• Y10TECHNICAL SUBJECTS COVERED BY FORMER USPC
    • Y10STECHNICAL SUBJECTS COVERED BY FORMER USPC CROSS-REFERENCE ART COLLECTIONS [XRACs] AND DIGESTS
    • Y10S707/00Data processing: database and file management or data structures
    • Y10S707/99951File or database maintenance
    • Y10S707/99952Coherency, e.g. same view to multiple users
    • Y10S707/99953Recoverability
    • YGENERAL TAGGING OF NEW TECHNOLOGICAL DEVELOPMENTS; GENERAL TAGGING OF CROSS-SECTIONAL TECHNOLOGIES SPANNING OVER SEVERAL SECTIONS OF THE IPC; TECHNICAL SUBJECTS COVERED BY FORMER USPC CROSS-REFERENCE ART COLLECTIONS [XRACs] AND DIGESTS
    • Y10TECHNICAL SUBJECTS COVERED BY FORMER USPC
    • Y10STECHNICAL SUBJECTS COVERED BY FORMER USPC CROSS-REFERENCE ART COLLECTIONS [XRACs] AND DIGESTS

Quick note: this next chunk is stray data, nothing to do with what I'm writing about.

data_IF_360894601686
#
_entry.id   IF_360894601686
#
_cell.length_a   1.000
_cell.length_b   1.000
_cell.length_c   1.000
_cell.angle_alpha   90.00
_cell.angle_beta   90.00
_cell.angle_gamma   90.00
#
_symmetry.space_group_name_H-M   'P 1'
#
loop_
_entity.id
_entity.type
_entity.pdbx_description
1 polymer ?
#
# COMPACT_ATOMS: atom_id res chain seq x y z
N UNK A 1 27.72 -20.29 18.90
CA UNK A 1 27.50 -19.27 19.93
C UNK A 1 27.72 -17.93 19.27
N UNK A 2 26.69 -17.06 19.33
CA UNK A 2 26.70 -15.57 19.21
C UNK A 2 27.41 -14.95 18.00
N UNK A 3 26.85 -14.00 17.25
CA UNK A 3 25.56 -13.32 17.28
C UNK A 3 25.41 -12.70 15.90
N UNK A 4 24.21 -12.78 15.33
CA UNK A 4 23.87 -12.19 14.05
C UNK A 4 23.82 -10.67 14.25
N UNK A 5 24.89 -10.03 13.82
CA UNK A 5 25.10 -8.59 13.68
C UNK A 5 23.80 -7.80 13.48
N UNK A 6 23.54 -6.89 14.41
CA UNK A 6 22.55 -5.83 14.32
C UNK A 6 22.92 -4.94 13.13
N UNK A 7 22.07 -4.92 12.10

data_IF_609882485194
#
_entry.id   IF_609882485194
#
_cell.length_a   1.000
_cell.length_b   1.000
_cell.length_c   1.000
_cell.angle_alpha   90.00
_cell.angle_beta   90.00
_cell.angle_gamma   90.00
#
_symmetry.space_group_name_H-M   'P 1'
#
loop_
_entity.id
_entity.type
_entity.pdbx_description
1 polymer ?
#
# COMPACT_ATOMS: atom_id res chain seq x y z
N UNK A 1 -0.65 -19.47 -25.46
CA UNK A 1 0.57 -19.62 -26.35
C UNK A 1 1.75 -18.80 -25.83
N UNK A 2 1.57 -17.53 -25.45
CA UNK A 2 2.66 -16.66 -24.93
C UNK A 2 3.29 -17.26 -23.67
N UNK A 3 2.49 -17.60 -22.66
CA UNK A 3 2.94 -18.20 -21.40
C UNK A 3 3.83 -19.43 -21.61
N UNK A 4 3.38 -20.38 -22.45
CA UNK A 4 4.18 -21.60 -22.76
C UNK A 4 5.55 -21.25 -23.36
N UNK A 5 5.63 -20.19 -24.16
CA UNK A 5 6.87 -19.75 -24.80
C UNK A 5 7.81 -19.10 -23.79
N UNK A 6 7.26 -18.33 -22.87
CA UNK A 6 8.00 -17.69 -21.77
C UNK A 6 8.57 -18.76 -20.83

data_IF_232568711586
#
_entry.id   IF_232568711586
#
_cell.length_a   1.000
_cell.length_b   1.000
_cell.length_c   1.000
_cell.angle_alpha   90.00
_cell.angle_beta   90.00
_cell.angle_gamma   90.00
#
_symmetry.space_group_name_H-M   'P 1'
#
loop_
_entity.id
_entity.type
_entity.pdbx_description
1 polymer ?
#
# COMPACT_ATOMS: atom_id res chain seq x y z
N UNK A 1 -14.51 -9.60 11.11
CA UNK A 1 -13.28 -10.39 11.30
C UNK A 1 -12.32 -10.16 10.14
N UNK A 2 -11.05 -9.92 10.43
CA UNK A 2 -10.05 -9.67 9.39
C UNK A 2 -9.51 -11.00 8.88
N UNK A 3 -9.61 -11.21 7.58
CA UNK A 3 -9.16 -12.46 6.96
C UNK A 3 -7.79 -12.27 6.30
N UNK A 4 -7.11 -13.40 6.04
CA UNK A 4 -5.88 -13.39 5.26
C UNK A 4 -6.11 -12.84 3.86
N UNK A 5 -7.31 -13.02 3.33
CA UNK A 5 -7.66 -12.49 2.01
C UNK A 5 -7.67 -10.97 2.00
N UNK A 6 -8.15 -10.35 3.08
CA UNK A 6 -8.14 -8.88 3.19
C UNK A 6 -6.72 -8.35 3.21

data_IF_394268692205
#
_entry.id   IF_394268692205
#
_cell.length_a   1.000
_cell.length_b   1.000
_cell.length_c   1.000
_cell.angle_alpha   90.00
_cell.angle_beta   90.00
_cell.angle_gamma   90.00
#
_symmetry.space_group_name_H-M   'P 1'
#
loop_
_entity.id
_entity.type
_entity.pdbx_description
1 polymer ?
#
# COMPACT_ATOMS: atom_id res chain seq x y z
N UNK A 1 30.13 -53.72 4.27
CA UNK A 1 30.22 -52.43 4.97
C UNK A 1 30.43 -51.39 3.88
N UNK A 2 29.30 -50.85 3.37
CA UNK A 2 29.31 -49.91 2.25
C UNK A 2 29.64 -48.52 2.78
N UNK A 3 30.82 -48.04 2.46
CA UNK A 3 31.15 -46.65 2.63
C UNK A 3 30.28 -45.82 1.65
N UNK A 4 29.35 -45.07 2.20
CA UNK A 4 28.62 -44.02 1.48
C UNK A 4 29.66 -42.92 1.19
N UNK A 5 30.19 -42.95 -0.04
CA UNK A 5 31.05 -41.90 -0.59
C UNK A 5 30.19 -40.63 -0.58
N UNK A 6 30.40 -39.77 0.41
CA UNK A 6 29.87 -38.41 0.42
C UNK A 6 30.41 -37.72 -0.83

• Y10S707/00Data processing: database and file management or data structures
    • Y10S707/99951File or database maintenance
    • Y10S707/99952Coherency, e.g. same view to multiple users
    • Y10S707/99955Archiving or backup

Abstract

In a method for protecting data of a computer system having a hard drive with an operating system stored on a first partition thereof, the operating system is copied from the first partition of the hard drive to a second partition of the hard drive and selected data is copied from the hard drive to a backup location. Thereafter, if a crash that prevents the computer system from booting from the operating system stored on the first partition of the hard drive occurs, then the computer system is booted from the copy of the operating system stored on the second partition of the hard drive. Next, if the selected data needs to be restored back to the hard drive, then the backup location to which the selected data was copied is accessed and the selected data is restored back to the hard drive. In one embodiment, the backup location is a storage resource connected to the Internet.